Medical Mystery Tour
By Katherine Macfarlane

The left side of my face felt strange.  I pinched my left cheek.  My fingers could feel the skin I was pinching, but from cheekbone to jawline, the skin was numb.  I tried to smile.  The left side of my mouth moved, but more slowly than the right.
I was 32 years old.  I was sitting at my desk.  In front of me were case printouts, yellow tabs marking key passages on every other page, a half-eaten avocado sandwich, a Diet Coke, and an argument outline I was committing to memory. I was due in court in an hour to argue a motion.
I called my doctor’s office and said I was experiencing “facial numbness.” I was taking a medication that had, in some studies, caused patients to develop multiple sclerosis (MS). Though not a hereditary disease, across four generations on my mother’s side of the family, there were ten known cases. My uncle died of MS in his 40s. Doctors advised me to watch out for muscle weakness or numbness.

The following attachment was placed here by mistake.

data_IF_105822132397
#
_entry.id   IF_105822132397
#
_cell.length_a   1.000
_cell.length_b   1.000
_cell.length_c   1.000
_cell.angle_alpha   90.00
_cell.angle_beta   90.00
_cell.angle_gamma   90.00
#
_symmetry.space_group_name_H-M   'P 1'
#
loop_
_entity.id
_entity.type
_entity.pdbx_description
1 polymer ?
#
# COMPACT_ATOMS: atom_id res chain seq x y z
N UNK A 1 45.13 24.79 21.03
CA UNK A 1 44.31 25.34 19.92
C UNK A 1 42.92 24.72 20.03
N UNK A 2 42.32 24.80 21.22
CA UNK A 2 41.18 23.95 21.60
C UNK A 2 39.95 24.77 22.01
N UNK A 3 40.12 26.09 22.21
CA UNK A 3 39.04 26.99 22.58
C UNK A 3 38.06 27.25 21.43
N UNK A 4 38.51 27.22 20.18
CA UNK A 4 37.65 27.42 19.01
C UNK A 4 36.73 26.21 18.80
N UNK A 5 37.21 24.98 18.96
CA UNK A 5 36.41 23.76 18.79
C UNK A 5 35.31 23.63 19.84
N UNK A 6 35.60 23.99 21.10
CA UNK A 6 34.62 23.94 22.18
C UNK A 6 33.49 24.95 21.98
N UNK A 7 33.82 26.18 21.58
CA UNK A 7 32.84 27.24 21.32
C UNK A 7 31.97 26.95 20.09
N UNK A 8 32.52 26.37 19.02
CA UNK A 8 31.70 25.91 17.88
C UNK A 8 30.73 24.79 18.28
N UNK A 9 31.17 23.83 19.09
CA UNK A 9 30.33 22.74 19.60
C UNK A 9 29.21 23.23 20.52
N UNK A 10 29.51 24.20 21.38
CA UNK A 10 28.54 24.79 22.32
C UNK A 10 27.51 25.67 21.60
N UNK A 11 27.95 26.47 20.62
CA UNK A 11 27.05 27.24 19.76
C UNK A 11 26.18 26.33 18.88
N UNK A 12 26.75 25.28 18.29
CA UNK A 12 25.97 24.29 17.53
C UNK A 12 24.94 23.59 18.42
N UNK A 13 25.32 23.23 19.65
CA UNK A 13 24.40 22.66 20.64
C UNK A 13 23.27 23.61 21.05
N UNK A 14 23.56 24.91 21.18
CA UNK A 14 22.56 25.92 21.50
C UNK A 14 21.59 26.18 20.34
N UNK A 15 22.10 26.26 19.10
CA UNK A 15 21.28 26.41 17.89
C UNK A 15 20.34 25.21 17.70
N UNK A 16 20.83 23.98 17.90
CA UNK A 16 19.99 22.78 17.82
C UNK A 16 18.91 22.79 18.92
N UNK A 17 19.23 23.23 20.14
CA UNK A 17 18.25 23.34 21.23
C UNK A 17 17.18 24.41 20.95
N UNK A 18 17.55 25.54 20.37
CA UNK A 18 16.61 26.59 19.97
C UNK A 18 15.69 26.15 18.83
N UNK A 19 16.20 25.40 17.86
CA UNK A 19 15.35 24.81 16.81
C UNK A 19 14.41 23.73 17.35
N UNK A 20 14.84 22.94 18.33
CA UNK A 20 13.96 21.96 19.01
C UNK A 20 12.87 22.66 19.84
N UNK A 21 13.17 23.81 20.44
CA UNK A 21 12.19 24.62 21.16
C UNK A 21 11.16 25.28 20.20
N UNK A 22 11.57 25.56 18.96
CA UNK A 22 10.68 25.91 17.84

So when I couldn’t feel the left side of my face, I dutifully called my doctor.  But the receptionist wouldn’t put the doctor on the phone.
Thirty minutes passed. I reluctantly decided I wouldn’t make it to court. I walked into my boss’s office, interrupting a meeting he was having with my co-worker Elissa.
“I’m so sorry to interrupt,” I said.  Manners mattered. 
“I’m not feeling well.  I need to see my doctor.”
“Barry,” I said to my boss, “I have that hearing in front of Judge C.  Can you call chambers and let them know?” 
Barry nodded.  He looked worried. 
Barry was calm and kind. On weekends, he ran miles around the city. He took yearly trips to a cabin in the wilderness. He supervised an army of junior lawyers, gently tweaking our briefs and shaping our case strategies.